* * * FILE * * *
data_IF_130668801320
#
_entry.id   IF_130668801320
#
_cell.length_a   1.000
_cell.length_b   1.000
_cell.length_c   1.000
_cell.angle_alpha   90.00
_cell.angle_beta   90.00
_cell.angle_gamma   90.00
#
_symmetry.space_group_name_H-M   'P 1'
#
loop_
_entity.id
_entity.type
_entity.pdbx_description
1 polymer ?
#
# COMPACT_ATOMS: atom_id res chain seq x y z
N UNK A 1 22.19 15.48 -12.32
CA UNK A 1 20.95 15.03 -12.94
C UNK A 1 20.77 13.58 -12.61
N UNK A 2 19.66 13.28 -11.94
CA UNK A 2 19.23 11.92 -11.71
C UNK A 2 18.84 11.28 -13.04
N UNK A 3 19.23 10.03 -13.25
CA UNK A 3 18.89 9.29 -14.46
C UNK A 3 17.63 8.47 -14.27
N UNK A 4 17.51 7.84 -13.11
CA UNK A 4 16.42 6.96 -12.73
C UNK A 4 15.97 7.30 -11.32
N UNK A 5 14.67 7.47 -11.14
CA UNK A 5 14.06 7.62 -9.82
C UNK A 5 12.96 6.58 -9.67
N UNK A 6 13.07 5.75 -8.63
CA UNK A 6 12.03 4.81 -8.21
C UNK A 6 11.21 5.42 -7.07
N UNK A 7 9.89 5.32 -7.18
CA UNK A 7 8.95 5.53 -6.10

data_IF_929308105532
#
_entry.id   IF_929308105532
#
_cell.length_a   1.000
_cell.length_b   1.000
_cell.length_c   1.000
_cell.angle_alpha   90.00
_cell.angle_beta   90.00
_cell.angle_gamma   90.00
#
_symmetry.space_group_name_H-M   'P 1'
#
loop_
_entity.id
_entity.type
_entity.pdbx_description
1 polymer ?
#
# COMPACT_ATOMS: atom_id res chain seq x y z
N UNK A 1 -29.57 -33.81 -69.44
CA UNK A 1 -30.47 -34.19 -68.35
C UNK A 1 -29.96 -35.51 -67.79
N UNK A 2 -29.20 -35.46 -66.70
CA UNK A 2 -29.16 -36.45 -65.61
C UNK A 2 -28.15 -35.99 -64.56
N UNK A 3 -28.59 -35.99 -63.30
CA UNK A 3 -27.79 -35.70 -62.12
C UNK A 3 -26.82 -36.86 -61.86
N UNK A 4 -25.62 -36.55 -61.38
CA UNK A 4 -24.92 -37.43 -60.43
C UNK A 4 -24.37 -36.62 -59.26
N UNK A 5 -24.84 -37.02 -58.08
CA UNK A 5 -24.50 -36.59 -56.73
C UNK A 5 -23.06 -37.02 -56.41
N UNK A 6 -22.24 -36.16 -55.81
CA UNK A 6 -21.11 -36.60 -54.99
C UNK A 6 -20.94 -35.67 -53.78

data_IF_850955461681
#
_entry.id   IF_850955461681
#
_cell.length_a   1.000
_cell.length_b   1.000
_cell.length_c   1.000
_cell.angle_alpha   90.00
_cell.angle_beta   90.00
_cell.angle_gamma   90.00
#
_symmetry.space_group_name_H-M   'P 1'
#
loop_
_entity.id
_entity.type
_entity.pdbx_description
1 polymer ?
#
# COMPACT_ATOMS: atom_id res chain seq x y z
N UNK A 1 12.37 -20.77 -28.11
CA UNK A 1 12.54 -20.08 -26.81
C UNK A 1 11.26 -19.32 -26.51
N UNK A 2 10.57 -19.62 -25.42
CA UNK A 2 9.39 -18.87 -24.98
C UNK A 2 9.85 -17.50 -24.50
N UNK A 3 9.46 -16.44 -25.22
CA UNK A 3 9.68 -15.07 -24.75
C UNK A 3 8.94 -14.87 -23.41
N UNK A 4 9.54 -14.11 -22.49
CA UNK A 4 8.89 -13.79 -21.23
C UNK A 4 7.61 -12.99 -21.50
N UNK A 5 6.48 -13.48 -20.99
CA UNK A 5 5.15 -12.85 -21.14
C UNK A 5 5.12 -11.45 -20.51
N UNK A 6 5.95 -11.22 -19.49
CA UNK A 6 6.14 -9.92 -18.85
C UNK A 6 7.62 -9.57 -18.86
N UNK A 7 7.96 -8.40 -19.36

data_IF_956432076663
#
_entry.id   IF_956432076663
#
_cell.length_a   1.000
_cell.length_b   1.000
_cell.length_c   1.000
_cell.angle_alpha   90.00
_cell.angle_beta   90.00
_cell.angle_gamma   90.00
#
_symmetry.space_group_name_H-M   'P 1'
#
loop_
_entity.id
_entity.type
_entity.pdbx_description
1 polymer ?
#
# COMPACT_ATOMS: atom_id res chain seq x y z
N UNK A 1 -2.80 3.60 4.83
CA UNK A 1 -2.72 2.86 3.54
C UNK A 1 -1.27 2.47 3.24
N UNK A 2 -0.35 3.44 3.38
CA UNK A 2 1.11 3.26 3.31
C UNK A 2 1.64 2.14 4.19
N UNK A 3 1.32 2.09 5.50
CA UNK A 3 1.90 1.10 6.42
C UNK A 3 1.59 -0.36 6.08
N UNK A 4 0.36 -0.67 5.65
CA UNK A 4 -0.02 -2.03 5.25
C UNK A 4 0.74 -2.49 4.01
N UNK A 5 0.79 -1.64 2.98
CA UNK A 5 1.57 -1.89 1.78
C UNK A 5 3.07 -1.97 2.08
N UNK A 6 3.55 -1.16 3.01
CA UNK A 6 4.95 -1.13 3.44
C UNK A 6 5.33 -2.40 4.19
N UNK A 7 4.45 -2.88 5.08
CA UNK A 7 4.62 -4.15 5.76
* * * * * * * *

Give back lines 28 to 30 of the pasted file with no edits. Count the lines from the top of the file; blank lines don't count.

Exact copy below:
CA UNK A 3 18.89 9.29 -14.46
C UNK A 3 17.63 8.47 -14.27
N UNK A 4 17.51 7.84 -13.11